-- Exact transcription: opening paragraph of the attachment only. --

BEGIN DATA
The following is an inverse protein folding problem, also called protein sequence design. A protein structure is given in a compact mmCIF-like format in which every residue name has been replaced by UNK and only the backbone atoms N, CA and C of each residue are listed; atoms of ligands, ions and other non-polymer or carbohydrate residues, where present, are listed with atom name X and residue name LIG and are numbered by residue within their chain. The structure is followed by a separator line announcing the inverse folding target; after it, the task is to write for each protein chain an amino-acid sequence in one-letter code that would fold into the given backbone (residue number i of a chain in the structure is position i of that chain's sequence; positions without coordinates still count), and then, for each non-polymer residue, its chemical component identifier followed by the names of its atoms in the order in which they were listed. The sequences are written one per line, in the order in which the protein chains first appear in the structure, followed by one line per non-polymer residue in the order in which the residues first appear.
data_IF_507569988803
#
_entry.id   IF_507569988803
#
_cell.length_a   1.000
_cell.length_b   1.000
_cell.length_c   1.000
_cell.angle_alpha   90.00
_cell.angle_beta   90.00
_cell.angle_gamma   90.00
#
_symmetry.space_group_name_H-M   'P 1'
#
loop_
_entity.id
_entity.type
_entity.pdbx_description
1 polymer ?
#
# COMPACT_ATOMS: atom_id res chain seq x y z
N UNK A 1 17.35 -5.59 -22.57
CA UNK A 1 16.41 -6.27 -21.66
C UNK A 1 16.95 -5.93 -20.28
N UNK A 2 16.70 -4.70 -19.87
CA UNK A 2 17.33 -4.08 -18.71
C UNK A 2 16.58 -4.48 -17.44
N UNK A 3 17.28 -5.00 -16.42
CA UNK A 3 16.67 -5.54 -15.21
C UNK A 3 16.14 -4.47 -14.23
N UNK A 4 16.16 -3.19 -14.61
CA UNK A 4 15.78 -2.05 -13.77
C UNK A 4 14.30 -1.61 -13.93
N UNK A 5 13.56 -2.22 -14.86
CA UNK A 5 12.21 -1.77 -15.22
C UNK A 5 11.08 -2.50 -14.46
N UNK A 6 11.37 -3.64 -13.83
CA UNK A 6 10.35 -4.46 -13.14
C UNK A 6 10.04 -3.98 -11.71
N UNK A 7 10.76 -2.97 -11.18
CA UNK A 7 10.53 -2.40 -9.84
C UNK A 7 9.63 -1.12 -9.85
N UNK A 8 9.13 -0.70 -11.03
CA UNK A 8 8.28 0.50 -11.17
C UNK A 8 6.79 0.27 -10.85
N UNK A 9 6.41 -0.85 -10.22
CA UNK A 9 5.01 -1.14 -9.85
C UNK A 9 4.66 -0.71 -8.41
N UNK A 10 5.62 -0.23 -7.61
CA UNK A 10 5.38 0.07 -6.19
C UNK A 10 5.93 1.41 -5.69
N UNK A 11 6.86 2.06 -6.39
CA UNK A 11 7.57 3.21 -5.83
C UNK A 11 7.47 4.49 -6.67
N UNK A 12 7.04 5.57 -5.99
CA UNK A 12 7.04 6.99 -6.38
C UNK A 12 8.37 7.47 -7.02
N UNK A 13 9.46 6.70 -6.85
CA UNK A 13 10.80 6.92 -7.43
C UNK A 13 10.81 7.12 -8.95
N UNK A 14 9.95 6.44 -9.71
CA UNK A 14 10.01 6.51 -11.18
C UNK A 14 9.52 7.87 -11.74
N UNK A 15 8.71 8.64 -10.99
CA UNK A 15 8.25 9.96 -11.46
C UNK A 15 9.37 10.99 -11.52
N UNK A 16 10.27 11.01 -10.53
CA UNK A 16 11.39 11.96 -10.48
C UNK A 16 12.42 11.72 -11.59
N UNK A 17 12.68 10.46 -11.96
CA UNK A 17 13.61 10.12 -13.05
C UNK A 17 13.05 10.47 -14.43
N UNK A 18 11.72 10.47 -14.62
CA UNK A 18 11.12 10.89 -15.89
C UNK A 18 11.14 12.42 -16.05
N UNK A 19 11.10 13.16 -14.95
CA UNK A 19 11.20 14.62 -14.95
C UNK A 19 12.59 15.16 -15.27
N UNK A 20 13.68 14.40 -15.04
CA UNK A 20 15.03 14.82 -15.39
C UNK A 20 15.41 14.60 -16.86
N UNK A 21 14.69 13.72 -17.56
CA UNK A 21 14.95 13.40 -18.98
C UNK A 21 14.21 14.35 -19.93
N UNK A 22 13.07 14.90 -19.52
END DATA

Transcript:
The following is an inverse protein folding problem, also called protein sequence design. A protein structure is given in a compact mmCIF-like format in which every residue name has been replaced by UNK and only the backbone atoms N, CA and C of each residue are listed; atoms of ligands, ions and other non-polymer or carbohydrate residues, where present, are listed with atom name X and residue name LIG and are numbered by residue within their chain. The structure is followed by a separator line announcing the inverse folding target; after it, the task is to write for each protein chain an amino-acid sequence in one-letter code that would fold into the given backbone (residue number i of a chain in the structure is position i of that chain's sequence; positions without coordinates still count), and then, for each non-polymer residue, its chemical component identifier followed by the names of its atoms in the order in which they were listed. The sequences are written one per line, in the order in which the protein chains first appear in the structure, followed by one line per non-polymer residue in the order in which the residues first appear.